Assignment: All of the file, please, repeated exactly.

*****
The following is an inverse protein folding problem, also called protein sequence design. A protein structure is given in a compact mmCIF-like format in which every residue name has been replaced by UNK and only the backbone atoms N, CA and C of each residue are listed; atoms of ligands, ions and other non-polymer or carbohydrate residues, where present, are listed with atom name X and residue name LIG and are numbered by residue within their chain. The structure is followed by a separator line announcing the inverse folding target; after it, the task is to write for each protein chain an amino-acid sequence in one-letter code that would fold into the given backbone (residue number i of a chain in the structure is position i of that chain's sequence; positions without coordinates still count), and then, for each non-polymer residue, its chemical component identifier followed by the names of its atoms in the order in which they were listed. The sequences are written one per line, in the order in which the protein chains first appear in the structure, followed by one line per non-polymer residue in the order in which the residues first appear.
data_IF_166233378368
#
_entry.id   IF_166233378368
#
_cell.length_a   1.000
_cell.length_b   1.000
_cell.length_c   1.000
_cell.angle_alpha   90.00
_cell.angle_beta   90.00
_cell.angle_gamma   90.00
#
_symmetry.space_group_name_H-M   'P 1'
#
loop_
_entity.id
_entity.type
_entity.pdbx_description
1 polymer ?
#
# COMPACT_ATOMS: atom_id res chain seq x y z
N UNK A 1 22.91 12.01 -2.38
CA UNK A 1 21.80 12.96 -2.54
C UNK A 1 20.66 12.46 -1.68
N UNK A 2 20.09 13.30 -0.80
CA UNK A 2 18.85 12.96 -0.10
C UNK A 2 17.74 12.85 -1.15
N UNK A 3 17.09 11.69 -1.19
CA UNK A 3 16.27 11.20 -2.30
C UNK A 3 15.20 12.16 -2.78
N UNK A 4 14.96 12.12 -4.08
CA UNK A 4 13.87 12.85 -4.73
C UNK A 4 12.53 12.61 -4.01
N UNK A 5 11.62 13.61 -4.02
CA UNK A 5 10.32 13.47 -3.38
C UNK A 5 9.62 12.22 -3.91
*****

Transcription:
The following is an inverse protein folding problem, also called protein sequence design. A protein structure is given in a compact mmCIF-like format in which every residue name has been replaced by UNK and only the backbone atoms N, CA and C of each residue are listed; atoms of ligands, ions and other non-polymer or carbohydrate residues, where present, are listed with atom name X and residue name LIG and are numbered by residue within their chain. The structure is followed by a separator line announcing the inverse folding target; after it, the task is to write for each protein chain an amino-acid sequence in one-letter code that would fold into the given backbone (residue number i of a chain in the structure is position i of that chain's sequence; positions without coordinates still count), and then, for each non-polymer residue, its chemical component identifier followed by the names of its atoms in the order in which they were listed. The sequences are written one per line, in the order in which the protein chains first appear in the structure, followed by one line per non-polymer residue in the order in which the residues first appear.
data_IF_166233378368
#
_entry.id   IF_166233378368
#
_cell.length_a   1.000
_cell.length_b   1.000
_cell.length_c   1.000
_cell.angle_alpha   90.00
_cell.angle_beta   90.00
_cell.angle_gamma   90.00
#
_symmetry.space_group_name_H-M   'P 1'
#
loop_
_entity.id
_entity.type
_entity.pdbx_description
1 polymer ?
#
# COMPACT_ATOMS: atom_id res chain seq x y z
N UNK A 1 22.91 12.01 -2.38
CA UNK A 1 21.80 12.96 -2.54
C UNK A 1 20.66 12.46 -1.68
N UNK A 2 20.09 13.30 -0.80
CA UNK A 2 18.85 12.96 -0.10
C UNK A 2 17.74 12.85 -1.15
N UNK A 3 17.09 11.69 -1.19
CA UNK A 3 16.27 11.20 -2.30
C UNK A 3 15.20 12.16 -2.78
N UNK A 4 14.96 12.12 -4.08
CA UNK A 4 13.87 12.85 -4.73
C UNK A 4 12.53 12.61 -4.01
N UNK A 5 11.62 13.61 -4.02
CA UNK A 5 10.32 13.47 -3.38
C UNK A 5 9.62 12.22 -3.91